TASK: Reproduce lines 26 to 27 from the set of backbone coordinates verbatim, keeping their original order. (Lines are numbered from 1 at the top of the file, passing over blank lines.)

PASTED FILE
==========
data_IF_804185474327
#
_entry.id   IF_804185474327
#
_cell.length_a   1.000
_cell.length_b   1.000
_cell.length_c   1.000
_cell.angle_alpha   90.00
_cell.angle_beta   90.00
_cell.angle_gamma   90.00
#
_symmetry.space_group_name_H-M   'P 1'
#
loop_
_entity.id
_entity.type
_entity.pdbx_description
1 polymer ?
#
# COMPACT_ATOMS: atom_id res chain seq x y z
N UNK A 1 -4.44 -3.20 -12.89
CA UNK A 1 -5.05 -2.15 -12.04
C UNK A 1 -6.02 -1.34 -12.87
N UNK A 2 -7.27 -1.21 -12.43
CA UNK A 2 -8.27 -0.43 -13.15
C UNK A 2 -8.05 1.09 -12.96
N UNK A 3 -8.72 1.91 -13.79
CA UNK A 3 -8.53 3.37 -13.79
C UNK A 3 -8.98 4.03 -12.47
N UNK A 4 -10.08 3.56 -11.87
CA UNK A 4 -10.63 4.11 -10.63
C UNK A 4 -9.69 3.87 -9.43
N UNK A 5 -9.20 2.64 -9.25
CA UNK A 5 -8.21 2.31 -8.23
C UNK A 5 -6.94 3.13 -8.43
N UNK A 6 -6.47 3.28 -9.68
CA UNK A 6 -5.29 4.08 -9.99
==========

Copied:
C UNK A 2 -8.05 1.09 -12.96
N UNK A 3 -8.72 1.91 -13.79